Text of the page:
The interruption of list encoding (Experiments 1, 2, and 4) or of list recall (Experiment 3) by the distractor task did not hinder the formation of a long-term representation of the memory list. Despite being incidental, long-term learning of repeated lists appears to largely exclude the distractor-task materials. If the long-term representation of lists included representations of the distractor task, transfer across repeated lists would have been impaired because the distractors were unrelated across list repetitions. One possible explanation for the selective long-term learning of lists is that long-term learning applies only to information held in working memory for some time, not to material that is just briefly processed. Against that proposition stands the well-established finding that mere processing without intention to learn, especially semantic processing such as the size judgments used in our experiments, generates long-term memory traces (Craik & Lockhart, 1972). Moreover, even the content of working memory does not consist exclusively of memory items – distractors are involuntarily encoded into working memory (Oberauer, Farrell, et al., 2012), and removing them – by unbinding their representations from their context – takes time, so that working-memory representations are contaminated with distractor information, particularly at high cognitive load, when there is little opportunity for removing distractor representations (Oberauer, Lewandowsky, et al., 2012). Therefore, it is unlikely that long-term learning during complex-span tasks entirely excludes distractors.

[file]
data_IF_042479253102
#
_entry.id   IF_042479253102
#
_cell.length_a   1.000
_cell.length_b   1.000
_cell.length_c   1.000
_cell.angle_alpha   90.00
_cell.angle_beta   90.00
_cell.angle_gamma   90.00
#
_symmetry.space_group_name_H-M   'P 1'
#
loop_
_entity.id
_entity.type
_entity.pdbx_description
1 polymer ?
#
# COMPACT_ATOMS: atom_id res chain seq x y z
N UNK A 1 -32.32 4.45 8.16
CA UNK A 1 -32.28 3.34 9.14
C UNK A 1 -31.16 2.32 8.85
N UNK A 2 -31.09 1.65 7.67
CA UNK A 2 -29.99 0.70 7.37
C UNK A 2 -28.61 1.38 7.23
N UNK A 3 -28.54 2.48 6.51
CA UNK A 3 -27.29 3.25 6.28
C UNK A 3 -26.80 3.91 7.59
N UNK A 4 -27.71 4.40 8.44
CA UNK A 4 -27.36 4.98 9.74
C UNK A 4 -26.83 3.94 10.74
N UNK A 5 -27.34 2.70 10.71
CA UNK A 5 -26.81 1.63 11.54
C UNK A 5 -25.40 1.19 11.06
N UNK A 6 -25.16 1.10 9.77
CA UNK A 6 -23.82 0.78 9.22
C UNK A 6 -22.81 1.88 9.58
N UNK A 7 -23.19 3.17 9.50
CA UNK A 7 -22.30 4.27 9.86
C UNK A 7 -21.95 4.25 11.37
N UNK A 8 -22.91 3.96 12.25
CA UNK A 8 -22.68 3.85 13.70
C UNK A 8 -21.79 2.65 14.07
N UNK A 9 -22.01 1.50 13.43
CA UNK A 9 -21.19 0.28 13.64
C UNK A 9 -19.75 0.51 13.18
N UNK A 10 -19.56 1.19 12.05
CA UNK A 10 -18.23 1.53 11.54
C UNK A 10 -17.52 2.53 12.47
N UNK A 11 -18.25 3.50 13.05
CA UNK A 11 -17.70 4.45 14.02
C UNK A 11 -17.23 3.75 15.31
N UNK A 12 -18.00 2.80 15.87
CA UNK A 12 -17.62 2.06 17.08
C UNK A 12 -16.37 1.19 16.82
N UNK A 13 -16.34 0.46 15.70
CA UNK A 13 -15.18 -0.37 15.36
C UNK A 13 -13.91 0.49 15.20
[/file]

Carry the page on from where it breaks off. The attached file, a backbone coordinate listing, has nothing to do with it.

We conclude that the Hebb effect in complex span relies on a memory trace that, despite its contamination with elements of the processing task, is strong enough to support the gradual improvement of list recall. Perhaps the memory traces of words from the size-judgment task were sufficiently distinct from the letter lists to keep interference at a minimum. Future studies could investigate the contribution of the processing task to the long-term memory trace by manipulating the similarity between memory and processing-task materials (e.g., using word lists combined with size-judgment tasks), and manipulating whether in the repeated condition the distractor-task materials also repeat across trials.

Our findings provide no support for the proposition that long-term memory contributes more strongly to complex span than simple span performance (Unsworth & Engle, 2007a). Whereas better long-term retention for complex span than simple span materials was observed in final free recall tests (McCabe, 2008), there was no indication in the present experiments of better long-term memory for repeated lists in complex than in simple-span tasks. A possible resolution of this discrepancy is that stronger long-term memory traces are created during complex span trials, but that these traces are not used in subsequent complex span trials using the same list. One conceivable reason why that might be the case is that the McCabe effect arises from elaborative encoding and rehearsal, which is known to improve delayed recall (Craik & Tulving, 1975). Due to their longer duration, complex-span trials provide more opportunity for elaboration than simple-span trials, and therefore could result in better memory for list words in final free recall, whereas immediate recall might not benefit much from elaboration (Rose & Craik, 2012). In contrast, the Hebb effect is unlikely to rely on elaboration because it has been observed with lists of digits and, in the present case, letters, which are less amenable to elaboration than words, the material used to demonstrate the McCabe effect.